Echeverry v. Jazz Casino Company, L.L.C., 011121 FED5, 20-30038

Docket Nº:20-30038
Opinion Judge:LESLIE H. SOUTHWICK, CIRCUIT JUDGE:
Party Name:Carla Echeverry, Plaintiff-Appellee, v. Jazz Casino Company, L.L.C., doing business as Harrah's New Orleans Casino, Defendant-Appellant.
Judge Panel:Before Jolly, Southwick, and Wilson, Circuit Judges.
Case Date:January 11, 2021
Court:United States Courts of Appeals, Court of Appeals for the Fifth Circuit

Carla Echeverry, Plaintiff-Appellee,

v.

Jazz Casino Company, L.L.C., doing business as Harrah's New Orleans Casino, Defendant-Appellant.

No. 20-30038

United States Court of Appeals, Fifth Circuit

January 11, 2021

Appeal from the United States District Court for the Eastern District of Louisiana USDC No. 2:17-CV-6494

Before Jolly, Southwick, and Wilson, Circuit Judges.

LESLIE H. SOUTHWICK, CIRCUIT JUDGE:

Carla Echeverry was injured when a manlift struck her outside Harrah's Casino in New Orleans. A jury found Jazz Casino Company negligent, assigning it 49% of the fault. Among the jury awards to Echeverry was $1, 000, 000 for future pain and suffering. The Casino appeals, seeking review of the district court's denials of the Casino's motion for judgment as a matter of law, motion for a new trial, and motion for remittitur or a new trial on damages. We hold that the evidence was sufficient to support the finding of negligence on each of the three theories presented to jurors. We also hold that none of the objected-to evidence was erroneously admitted at trial. Conversely, we hold that the jury's $1, 000, 000 award for future pain, suffering, mental anguish, disability, scarring, and disfigurement was excessive. We therefore AFFIRM the district court's denial of the Casino's motion for judgment as a matter of law and motion for a new trial, VACATE the $1, 000, 000 award for future pain and suffering, and REMAND for further proceedings.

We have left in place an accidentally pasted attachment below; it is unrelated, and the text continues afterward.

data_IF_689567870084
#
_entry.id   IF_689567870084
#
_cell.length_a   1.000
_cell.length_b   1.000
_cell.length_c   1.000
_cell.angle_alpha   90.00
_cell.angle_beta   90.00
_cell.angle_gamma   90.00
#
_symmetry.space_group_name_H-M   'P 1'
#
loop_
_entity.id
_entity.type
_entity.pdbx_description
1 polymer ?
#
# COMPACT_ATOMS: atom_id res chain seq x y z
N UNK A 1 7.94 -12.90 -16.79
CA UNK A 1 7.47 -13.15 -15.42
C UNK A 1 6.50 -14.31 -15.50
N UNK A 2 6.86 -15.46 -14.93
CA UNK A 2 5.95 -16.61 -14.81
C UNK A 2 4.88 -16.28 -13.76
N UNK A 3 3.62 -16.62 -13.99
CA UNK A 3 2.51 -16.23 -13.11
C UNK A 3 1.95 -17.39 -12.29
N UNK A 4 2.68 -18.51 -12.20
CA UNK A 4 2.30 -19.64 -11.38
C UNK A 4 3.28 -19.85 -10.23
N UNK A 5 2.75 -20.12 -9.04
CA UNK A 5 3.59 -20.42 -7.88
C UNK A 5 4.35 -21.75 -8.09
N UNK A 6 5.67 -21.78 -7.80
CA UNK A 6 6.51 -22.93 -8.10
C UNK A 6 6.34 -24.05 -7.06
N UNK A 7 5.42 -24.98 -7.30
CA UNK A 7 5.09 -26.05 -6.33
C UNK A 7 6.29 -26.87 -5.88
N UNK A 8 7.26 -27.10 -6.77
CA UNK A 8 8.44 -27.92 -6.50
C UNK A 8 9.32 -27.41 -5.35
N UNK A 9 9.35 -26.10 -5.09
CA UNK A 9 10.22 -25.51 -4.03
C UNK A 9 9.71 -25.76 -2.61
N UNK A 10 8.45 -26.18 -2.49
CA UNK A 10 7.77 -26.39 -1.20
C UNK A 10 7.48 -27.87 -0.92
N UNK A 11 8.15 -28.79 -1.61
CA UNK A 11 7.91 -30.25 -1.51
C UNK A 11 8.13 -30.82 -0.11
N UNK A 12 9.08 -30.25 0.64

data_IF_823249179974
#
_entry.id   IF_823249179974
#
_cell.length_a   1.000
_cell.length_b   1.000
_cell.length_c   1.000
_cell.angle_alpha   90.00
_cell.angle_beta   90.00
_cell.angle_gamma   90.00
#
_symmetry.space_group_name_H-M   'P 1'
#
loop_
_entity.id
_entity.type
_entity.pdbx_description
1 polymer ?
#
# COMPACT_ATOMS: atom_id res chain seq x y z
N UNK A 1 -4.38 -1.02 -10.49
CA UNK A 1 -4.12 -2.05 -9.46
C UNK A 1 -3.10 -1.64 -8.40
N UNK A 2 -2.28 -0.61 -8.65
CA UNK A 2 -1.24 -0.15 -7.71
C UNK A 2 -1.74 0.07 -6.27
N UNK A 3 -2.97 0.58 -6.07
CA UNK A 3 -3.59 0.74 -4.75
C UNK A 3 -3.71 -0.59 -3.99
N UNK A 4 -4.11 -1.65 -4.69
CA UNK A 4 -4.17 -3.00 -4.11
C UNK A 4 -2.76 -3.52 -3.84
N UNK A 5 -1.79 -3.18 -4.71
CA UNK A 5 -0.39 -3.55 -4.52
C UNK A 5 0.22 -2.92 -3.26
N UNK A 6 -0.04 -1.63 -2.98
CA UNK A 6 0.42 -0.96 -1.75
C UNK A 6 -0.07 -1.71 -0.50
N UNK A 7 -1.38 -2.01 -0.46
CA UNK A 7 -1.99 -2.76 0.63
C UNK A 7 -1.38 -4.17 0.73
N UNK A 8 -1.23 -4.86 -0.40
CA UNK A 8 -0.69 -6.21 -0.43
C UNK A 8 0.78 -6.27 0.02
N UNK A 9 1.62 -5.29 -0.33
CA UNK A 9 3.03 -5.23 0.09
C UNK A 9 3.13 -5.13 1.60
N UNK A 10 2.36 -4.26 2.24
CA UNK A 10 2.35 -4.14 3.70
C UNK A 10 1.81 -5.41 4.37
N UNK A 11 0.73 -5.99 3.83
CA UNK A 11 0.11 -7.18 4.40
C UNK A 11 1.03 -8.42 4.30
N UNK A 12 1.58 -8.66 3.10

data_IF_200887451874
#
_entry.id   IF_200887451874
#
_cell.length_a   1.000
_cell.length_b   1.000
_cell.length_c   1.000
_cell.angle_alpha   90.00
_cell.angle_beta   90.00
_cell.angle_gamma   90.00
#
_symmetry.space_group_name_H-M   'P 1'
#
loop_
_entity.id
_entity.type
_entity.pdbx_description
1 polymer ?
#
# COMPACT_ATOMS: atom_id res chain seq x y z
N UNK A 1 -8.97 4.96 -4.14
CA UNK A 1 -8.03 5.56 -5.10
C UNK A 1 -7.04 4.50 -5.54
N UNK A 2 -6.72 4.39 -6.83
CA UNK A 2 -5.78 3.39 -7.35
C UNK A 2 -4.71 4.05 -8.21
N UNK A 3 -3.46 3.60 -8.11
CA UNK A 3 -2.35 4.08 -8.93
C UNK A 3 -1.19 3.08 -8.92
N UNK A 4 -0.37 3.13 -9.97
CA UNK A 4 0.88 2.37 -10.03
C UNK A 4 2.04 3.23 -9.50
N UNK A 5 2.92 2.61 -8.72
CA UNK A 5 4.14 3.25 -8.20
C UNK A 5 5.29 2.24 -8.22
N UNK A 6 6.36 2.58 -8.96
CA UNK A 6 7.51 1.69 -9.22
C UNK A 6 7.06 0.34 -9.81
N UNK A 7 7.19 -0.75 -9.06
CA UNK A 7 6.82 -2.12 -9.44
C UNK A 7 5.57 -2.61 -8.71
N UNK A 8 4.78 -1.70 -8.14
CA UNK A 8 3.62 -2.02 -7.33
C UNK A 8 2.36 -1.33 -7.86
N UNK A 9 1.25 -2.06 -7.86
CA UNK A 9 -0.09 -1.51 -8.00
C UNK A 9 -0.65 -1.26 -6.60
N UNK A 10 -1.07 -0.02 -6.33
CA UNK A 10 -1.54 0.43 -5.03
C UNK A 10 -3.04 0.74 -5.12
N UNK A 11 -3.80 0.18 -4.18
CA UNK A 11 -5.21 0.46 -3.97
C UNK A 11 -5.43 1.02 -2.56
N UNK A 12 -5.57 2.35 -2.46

FACTUAL AND PROCEDURAL BACKGROUND

Jazz Casino Company, doing business as Harrah's New Orleans Casino, hired Alabama Wildlife Removal ("AWR") as an independent contractor in January 2017 to remove birds from palm trees near the Casino. On February 16, 2017, during the second week of the project, Echeverry stood near the worksite in front of the Casino as she waited to cross an adjacent street. AWR was using a manlift to reach the treetops. As it was being moved from one group of trees to another, it struck Echeverry, running her over and causing a comminuted fracture in her lower right leg and ankle. The AWR employee serving as the flagman had not alerted Echeverry to the movement of the manlift as he passed her.

Echeverry filed a negligence lawsuit in state court against AWR, its owner Phillip Padgett, manlift operator Richard Tyler, and the Casino. The Casino removed to federal court. There, a jury trial was held from August 5- 8, 2019. Echeverry presented three theories of negligence to the jury: negligence in hiring, in operational control, and in authorization of unsafe work practices.

The jury found the Casino negligent and assigned it 49% of the fault. Remaining fault was assigned to AWR (50%) and Echeverry herself (1%). The jury awarded damages for (1) past pain, suffering, and mental anguish; (2) past, present, and future loss of enjoyment of life; (3) past medical expenses; (4) past lost wages; (5) loss of college tuition; and, relevant to this appeal, (5) $1, 000, 000 for future pain, suffering, mental anguish, disability, scarring, and disfigurement.